Patent laws have been constantly refined and adapted to new technologies and developments, but critics claim that the current regulations are not adequate for biological matter, namely genes, polypeptides and living organisms. Aside from ethical objections, they argue that biological matter per se cannot be patented because it has always existed in nature and thus does not constitute an invention, but rather a mere discovery. More practically, many biologists, both in academia and industry, fear that broad patents on genes and proteins could prevent further research by other parties, which could have negative consequences for biomedical research and health care.
…many biologists, both in academia and industry, fear that broad patents on genes and proteins could prevent further research by other parties, which could have negative consequences for biomedical research and health care
In fact, granting a patent does not stop further research. Most national patent laws allow non‐commercial research on a patented subject and do not consider this an infringement. Such research exemptions have been instigated to allow the improvement of existing patented technology. The extent of these exemptions can differ from country to country; it is up to national courts to decide what constitutes a patent infringement and what falls under a research exemption.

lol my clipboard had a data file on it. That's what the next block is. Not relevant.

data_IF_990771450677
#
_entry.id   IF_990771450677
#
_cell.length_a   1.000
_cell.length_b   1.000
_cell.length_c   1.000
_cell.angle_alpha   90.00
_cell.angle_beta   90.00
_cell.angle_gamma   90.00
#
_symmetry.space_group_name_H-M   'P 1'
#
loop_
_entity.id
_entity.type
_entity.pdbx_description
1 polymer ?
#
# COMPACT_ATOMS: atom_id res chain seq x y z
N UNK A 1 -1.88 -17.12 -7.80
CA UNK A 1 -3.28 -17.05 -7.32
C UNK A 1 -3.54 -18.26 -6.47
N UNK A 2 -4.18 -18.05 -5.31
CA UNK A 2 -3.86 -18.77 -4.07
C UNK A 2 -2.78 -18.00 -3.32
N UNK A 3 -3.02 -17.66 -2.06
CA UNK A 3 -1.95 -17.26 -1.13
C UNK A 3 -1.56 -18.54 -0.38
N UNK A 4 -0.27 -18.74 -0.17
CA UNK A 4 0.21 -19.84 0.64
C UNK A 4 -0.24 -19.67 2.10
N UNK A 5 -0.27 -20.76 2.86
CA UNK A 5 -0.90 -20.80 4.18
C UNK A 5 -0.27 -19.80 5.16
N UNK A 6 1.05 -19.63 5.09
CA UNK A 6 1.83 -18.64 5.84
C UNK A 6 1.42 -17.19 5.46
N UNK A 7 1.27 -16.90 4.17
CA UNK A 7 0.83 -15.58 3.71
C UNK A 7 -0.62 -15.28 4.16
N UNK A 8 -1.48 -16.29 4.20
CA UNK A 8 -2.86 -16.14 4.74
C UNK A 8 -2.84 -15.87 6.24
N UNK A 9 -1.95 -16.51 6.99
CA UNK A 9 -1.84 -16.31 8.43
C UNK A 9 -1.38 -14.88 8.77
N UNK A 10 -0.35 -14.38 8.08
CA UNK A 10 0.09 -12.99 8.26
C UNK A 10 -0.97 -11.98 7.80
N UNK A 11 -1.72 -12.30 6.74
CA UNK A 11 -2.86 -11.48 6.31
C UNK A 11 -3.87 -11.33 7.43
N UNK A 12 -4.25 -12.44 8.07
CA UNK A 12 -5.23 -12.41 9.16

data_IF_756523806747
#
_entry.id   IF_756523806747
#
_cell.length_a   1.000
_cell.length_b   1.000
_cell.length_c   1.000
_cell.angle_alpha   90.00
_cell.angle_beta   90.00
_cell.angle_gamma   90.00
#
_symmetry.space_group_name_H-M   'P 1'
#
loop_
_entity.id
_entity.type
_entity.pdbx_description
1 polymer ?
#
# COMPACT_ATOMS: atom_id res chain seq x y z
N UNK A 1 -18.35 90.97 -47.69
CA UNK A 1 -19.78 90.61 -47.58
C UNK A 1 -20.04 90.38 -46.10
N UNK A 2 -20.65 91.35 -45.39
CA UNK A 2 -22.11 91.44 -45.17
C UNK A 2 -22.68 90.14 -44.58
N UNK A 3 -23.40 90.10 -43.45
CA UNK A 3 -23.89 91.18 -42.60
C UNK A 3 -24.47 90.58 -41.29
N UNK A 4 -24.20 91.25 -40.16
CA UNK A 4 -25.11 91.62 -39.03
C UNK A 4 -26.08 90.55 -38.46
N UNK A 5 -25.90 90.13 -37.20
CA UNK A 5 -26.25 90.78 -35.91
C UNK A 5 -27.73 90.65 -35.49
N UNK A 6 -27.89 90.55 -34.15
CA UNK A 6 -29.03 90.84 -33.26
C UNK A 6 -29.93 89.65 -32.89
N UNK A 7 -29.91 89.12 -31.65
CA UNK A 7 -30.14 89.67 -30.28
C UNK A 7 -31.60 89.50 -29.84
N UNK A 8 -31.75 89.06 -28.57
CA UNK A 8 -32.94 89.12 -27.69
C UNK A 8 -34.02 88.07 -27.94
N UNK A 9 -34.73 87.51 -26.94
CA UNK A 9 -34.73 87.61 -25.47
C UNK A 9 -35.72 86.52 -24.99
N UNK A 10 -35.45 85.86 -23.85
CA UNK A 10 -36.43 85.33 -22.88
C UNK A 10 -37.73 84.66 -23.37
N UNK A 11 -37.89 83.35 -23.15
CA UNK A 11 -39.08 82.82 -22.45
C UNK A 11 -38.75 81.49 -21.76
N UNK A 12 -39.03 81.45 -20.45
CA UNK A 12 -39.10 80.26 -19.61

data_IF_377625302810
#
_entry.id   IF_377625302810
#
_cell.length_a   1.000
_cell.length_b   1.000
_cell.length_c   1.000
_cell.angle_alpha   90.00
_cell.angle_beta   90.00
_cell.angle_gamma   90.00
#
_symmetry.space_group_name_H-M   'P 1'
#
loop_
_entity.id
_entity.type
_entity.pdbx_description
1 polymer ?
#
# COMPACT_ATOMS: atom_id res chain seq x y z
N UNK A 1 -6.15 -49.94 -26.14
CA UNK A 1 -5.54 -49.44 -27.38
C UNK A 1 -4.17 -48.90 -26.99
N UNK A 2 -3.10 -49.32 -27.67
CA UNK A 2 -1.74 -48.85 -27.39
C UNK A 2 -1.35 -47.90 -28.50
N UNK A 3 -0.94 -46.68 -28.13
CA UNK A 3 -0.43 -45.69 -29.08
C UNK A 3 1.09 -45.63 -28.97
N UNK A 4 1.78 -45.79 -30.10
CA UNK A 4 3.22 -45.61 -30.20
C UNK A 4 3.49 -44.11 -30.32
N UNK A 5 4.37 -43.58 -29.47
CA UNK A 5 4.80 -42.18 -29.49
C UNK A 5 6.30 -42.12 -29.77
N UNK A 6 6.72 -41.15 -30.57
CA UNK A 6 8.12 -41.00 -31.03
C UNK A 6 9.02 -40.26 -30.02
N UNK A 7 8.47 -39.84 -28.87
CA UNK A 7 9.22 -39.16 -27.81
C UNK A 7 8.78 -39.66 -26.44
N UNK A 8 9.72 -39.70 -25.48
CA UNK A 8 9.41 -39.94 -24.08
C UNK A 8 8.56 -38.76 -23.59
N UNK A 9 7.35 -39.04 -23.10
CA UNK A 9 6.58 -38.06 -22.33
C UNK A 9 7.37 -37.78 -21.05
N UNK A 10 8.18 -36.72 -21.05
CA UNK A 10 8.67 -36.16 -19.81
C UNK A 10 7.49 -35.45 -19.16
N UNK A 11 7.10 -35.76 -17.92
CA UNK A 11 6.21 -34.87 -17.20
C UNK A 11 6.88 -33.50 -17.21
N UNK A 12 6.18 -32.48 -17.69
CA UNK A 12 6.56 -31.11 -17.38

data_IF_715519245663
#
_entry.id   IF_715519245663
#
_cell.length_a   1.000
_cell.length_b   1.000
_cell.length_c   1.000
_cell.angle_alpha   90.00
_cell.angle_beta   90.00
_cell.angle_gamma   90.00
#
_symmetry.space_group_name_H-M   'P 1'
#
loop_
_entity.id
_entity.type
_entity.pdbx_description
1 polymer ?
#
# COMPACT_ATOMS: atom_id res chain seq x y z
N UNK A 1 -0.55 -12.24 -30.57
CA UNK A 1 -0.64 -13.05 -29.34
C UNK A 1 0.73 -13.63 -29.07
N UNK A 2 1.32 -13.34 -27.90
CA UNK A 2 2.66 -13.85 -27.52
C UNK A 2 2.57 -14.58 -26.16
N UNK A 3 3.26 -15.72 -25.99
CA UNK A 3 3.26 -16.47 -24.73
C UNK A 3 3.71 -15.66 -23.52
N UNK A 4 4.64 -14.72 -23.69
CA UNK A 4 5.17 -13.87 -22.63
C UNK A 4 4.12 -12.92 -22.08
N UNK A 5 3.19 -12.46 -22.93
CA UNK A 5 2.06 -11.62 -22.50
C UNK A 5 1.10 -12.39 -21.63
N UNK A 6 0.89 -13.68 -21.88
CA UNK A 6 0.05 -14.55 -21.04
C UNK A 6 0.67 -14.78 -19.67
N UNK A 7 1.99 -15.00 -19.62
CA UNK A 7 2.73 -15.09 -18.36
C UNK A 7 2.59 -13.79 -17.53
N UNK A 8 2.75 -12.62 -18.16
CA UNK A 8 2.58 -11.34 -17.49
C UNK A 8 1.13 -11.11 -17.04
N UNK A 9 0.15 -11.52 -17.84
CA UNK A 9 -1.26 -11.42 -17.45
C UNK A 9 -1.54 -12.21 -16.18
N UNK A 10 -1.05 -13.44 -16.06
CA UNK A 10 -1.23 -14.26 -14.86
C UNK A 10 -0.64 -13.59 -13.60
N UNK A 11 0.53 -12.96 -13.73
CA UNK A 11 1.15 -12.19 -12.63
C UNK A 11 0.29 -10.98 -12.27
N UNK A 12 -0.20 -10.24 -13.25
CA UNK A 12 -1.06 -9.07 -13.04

The European Patent Convention (EPC) (www.european‐patent‐office.org/legal/epc) allows an inventor to apply for a patent in all its member states (see Fig 1), 27 at present, with a single application, which is examined and eventually decided upon by the European Patent Office (EPO) (www.european‐patent‐office.org). This examination process is largely public: third parties can inspect files on the Internet and submit observations to the EPO. Parties other than the applicant are free to object to patent claims that they regard as unjustified, and interested persons and institutions—usually competing firms, but individuals and non‐commercial institutions as well—can file an opposition within a period of nine months after the EPO has granted a patent. The outcome of such an opposition may be maintenance of the patent in the original or in an amended, often more restricted, form or the complete revocation of the patent. The EPO's decisions can also be appealed against before the Boards of Appeal of the EPO, an independent authority. After being granted, a European Patent is adopted as a national patent in all designated member states of the EPC. As mentioned above, patent infringement can then be prosecuted only by national courts and the same holds true for applications to invalidate a patent after the nine‐month opposition period has passed. (See Fig 2 for recent numbers of European patent applications examined, granted or opposed.)